In Cuba, the Dead Are Owners of Livestock To Avoid State Controls

In Pinar del Río, inspectors detect 1,900 “illegalities” in livestock and 6,800 in land tenure

Pinar del Río only has 18 livestock control inspectors / Cubadebate

14ymedio bigger14ymedio, Havana, 26 June 2024 — Within the “exercise of control” over agricultural and livestock production carried out by the Cuban Government since March, the results for Pinar del Río, whose turn it has been these days, follow the trend of the whole country. According to the official state newspaper Granma this Wednesday, in the western province a total of 1,900 “illegalities” were recorded in the livestock sector and 6,800 in the use and ownership of land. “The main irregularities have been related to missing animals, undeclared births and people who have died and continue to appear in the records as owners of livestock,” explained Lázara García, head of the Department of Genetics and Livestock Registry of that territory. She did not detail, however, what those “irregularities” consist of.

The “serious difficulties in the control of livestock” in the municipality are due, she added, to the fact that Pinar del Río “only has 18 livestock control inspectors to serve a universe of more than 21,700 producers.” This makes one hundred percent inspection “impossible.”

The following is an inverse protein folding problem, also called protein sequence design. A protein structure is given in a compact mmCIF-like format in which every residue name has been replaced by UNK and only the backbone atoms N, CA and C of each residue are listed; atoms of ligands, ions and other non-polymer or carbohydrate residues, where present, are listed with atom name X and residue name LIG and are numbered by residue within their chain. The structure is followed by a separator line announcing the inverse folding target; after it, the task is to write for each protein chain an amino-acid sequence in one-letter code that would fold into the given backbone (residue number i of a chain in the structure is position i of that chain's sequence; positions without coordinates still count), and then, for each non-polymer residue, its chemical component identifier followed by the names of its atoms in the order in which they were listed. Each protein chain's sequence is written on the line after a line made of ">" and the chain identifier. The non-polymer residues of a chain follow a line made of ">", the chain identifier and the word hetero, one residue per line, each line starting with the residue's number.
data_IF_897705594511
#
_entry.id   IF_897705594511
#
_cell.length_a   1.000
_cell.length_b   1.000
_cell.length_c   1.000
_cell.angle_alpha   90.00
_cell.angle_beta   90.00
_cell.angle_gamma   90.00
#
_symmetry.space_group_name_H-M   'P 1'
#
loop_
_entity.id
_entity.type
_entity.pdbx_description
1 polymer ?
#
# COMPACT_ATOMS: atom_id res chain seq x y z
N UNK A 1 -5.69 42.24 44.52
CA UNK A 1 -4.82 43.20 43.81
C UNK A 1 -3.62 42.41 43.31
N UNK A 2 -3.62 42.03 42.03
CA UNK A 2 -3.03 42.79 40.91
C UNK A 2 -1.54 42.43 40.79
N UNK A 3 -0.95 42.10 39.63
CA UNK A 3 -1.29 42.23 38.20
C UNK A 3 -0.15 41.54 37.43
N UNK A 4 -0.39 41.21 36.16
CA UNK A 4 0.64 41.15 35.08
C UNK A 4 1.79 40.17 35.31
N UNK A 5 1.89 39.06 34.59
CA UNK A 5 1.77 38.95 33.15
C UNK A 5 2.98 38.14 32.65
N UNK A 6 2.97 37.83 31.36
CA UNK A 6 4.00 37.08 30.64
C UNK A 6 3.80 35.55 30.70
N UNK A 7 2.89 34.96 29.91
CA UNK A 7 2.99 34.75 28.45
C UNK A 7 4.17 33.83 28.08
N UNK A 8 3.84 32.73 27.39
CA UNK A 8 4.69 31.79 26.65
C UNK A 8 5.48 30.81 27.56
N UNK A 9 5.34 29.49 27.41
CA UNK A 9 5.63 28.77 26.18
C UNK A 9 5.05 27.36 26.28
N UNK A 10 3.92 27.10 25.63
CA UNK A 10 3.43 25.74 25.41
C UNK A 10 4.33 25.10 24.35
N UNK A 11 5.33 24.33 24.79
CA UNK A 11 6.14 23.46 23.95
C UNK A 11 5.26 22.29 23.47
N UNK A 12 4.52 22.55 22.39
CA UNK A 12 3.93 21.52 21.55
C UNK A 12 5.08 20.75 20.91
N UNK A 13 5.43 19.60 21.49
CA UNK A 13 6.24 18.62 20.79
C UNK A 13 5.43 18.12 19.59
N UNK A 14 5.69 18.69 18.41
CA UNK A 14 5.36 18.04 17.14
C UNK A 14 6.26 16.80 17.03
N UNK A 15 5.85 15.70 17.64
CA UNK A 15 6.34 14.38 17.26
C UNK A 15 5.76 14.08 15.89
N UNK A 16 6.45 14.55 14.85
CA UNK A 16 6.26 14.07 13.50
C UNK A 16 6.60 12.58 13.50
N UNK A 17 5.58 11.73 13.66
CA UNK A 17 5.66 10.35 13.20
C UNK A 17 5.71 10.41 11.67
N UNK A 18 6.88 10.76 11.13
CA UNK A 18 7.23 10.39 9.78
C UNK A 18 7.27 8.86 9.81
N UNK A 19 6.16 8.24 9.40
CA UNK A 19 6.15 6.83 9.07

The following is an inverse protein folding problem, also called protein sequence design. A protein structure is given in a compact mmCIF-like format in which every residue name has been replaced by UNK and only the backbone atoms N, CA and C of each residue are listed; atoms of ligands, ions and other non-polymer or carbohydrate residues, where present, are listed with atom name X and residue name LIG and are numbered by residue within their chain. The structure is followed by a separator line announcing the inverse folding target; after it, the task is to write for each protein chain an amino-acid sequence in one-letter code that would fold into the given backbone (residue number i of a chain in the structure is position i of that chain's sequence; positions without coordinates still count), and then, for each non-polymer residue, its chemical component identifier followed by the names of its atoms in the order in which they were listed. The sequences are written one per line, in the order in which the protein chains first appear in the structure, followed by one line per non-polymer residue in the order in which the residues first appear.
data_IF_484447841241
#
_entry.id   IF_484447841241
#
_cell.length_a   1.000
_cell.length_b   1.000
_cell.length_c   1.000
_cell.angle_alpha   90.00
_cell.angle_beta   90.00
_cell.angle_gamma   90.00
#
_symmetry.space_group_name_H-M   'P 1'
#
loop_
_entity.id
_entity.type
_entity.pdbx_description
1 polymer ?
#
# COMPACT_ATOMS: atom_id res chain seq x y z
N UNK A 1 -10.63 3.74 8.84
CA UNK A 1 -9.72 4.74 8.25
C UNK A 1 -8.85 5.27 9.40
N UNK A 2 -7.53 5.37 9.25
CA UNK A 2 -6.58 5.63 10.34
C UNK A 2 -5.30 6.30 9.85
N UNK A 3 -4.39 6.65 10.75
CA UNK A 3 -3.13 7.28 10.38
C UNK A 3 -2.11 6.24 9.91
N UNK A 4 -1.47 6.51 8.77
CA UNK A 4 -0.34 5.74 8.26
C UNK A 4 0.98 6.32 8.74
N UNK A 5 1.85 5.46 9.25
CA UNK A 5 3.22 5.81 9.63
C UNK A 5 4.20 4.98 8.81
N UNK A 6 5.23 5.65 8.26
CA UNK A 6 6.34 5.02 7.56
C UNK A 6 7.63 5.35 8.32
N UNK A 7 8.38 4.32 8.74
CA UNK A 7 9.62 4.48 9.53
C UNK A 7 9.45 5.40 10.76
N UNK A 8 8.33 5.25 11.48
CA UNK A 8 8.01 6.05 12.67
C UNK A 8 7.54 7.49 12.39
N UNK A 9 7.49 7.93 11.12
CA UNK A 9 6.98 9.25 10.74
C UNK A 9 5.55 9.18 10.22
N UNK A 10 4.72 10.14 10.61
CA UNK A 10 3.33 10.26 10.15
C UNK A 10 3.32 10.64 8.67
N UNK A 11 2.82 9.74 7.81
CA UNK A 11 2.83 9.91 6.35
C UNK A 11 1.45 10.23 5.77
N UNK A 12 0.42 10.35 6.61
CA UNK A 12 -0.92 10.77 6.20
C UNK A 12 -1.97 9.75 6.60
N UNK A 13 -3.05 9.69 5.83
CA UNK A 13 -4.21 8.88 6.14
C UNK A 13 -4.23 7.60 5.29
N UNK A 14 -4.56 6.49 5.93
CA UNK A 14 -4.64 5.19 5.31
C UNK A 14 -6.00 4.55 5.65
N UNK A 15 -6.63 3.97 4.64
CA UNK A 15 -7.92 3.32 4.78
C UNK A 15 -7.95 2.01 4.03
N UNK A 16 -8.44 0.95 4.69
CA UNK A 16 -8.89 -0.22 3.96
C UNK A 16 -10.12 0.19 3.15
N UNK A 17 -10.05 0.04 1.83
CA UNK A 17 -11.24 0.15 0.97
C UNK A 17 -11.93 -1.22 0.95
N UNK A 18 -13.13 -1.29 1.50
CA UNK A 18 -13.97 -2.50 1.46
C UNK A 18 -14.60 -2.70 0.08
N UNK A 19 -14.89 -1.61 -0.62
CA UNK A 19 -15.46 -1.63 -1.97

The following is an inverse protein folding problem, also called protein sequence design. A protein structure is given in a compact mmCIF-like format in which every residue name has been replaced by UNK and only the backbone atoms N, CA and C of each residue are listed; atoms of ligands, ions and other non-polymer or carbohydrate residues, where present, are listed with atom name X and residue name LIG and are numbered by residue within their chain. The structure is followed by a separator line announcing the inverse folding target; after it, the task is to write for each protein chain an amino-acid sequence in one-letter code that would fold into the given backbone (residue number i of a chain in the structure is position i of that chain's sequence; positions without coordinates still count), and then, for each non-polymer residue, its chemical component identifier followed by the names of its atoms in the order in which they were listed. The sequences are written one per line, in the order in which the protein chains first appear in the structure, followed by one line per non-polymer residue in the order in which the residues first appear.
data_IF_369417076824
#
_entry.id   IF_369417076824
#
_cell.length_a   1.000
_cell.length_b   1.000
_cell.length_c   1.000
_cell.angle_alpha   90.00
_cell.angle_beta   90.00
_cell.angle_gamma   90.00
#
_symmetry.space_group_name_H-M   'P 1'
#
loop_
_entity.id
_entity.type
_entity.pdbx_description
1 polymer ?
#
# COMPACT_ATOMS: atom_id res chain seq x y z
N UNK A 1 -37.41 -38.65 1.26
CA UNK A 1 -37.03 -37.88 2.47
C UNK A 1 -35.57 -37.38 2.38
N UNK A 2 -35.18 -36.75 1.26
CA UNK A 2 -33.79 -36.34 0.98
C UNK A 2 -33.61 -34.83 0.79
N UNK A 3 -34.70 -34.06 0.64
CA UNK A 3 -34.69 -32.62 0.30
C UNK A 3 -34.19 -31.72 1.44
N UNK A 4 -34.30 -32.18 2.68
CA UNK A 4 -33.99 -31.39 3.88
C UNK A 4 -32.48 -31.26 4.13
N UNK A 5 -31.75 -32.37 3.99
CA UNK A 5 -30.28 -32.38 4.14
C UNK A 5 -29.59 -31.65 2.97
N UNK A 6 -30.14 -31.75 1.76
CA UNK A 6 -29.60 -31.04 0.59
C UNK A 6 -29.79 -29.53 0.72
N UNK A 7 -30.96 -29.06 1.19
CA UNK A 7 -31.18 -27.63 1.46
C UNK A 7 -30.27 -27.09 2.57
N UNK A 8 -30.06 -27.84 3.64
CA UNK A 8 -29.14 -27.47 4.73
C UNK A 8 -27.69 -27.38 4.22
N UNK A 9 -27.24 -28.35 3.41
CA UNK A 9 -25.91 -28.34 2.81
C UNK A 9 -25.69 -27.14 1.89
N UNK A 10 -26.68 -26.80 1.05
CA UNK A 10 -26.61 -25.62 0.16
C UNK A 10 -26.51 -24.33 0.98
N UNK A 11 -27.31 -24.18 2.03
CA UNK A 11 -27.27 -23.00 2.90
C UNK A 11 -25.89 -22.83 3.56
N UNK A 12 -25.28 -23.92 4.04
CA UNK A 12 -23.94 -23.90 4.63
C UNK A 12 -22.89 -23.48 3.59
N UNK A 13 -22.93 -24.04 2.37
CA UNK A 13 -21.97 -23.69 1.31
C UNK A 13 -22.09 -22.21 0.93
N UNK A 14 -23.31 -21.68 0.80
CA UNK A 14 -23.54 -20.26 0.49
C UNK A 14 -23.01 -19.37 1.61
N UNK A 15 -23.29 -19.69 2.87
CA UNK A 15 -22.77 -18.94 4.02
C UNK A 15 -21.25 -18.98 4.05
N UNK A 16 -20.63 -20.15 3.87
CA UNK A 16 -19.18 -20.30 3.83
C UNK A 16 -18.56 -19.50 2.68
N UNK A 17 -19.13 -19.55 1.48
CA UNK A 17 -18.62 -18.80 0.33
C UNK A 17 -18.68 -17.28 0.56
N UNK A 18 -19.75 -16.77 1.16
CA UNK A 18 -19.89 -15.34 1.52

“The main irregularities have been related to missing animals and undeclared births

The official explained that in the territory, according to the records, “there are 209,532 head of cattle and 71,900 horses, but in practice the figures may be very different.” Regarding land, she stressed that the main irregularities among the more than 9,600 tenants visited lie in illegal constructions, whose number is more than 4,000.

Since March 1, the Ministry of Agriculture has been carrying out a special control – which will continue until September 30 – to quantify the number of cattle in the country and thus “have a characterization of the current situation of the sector in Cuba.”

The previous control reported by the official press was in Las Tunas, where 26% of the farmers – about 20,000 – refuse to deliver their agricultural products to the State. Since the beginning of the year, progress in solving this situation has been “tiny.”

Meanwhile, data from the Government indicate that, until before this exercise, in the country there were more than 200,000 people, natural and legal, who own cattle and buffalo, and about 167,000 who have horses. To have current data, the ministry visits producers, owners and contracted workers within the sector and aspires to have an adequate counting of animal stocks, depleted by the alarming increase in theft and slaughter.

While these exercises are being carried out, slaughter and the private sale of meat are paralyzed; only deliveries contracted with the state sector are maintained

While these exercises are being carried out, slaughter and the private sale of meat are paralyzed; only deliveries contracted with the state sector are maintained. This limitation is significantly affecting the supply of beef in private businesses and on-line stores, which have more frequently resorted to imports to satisfy demand.

According to the latest Statistical Yearbook, published in 2023 with data from the previous year, there were 947,300 horses on the Island and 3,516,400 cattle, a figure that contrasts with the 6 million that were counted in the country in 1958. The next census is predicted to show poorer figures than those of last year.

Translated by Regina Anavy


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